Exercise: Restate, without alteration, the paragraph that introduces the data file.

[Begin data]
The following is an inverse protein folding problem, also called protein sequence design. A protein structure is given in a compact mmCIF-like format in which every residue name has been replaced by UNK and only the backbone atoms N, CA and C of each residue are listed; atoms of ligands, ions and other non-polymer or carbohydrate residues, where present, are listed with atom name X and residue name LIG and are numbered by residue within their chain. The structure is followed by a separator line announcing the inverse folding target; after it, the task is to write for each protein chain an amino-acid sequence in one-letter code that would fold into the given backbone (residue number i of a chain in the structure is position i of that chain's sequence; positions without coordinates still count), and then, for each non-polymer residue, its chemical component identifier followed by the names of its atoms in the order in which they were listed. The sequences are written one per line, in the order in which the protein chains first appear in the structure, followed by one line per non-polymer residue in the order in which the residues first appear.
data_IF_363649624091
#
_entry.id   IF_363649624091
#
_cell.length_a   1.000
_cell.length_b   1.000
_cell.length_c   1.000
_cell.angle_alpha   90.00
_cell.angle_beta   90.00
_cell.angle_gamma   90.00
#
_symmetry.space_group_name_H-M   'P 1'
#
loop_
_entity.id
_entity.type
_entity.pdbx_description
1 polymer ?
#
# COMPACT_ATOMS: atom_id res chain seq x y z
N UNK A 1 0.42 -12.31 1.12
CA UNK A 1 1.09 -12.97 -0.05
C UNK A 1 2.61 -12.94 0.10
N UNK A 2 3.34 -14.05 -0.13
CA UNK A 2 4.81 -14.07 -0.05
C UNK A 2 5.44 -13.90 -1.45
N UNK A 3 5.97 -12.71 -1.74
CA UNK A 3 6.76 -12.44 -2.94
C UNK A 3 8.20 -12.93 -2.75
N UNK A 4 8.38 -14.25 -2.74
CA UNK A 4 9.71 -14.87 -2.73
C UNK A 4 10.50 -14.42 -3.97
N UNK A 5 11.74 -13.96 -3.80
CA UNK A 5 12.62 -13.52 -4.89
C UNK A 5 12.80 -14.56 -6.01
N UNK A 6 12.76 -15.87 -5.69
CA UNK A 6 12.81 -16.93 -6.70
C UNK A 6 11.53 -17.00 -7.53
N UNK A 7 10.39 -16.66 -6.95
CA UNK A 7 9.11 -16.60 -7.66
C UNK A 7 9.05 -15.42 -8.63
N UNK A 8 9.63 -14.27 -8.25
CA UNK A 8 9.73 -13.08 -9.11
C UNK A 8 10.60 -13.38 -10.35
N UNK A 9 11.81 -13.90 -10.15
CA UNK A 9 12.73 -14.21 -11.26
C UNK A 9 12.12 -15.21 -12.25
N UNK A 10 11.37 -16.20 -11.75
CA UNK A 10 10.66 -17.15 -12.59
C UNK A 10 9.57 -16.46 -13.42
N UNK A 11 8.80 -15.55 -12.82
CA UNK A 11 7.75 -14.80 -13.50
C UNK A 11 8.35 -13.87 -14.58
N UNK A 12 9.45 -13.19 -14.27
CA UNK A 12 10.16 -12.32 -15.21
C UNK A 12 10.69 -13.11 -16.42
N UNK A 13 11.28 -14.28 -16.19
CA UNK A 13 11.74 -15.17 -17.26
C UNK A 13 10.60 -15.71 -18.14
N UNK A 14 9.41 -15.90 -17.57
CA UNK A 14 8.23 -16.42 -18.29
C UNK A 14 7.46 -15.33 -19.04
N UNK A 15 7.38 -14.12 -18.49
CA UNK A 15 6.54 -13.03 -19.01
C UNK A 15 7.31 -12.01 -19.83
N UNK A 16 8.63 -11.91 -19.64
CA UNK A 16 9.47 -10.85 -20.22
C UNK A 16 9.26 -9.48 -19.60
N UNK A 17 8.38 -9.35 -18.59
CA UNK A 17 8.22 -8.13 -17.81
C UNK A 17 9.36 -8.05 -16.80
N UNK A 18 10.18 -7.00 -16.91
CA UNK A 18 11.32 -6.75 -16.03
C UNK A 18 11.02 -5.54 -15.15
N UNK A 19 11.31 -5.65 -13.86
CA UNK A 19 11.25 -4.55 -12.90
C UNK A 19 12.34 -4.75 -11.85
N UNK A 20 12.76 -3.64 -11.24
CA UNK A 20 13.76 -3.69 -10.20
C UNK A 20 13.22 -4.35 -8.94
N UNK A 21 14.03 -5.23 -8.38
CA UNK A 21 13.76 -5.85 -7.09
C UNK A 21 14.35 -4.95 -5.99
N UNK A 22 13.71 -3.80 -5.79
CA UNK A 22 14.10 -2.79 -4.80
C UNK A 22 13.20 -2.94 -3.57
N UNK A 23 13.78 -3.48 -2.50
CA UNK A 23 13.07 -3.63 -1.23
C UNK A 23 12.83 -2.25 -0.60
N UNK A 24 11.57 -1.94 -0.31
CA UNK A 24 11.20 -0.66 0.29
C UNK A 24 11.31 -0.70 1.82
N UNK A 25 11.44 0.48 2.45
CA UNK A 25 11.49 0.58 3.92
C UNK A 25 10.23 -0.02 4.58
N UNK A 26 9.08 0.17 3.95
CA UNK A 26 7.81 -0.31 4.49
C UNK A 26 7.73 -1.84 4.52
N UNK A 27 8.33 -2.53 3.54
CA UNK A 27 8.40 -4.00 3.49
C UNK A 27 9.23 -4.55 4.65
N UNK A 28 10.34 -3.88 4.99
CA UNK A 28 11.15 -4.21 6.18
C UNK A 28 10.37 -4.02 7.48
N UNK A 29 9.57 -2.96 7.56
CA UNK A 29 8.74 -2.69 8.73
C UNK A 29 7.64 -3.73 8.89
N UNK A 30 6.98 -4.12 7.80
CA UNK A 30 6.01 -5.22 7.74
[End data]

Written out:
The following is an inverse protein folding problem, also called protein sequence design. A protein structure is given in a compact mmCIF-like format in which every residue name has been replaced by UNK and only the backbone atoms N, CA and C of each residue are listed; atoms of ligands, ions and other non-polymer or carbohydrate residues, where present, are listed with atom name X and residue name LIG and are numbered by residue within their chain. The structure is followed by a separator line announcing the inverse folding target; after it, the task is to write for each protein chain an amino-acid sequence in one-letter code that would fold into the given backbone (residue number i of a chain in the structure is position i of that chain's sequence; positions without coordinates still count), and then, for each non-polymer residue, its chemical component identifier followed by the names of its atoms in the order in which they were listed. The sequences are written one per line, in the order in which the protein chains first appear in the structure, followed by one line per non-polymer residue in the order in which the residues first appear.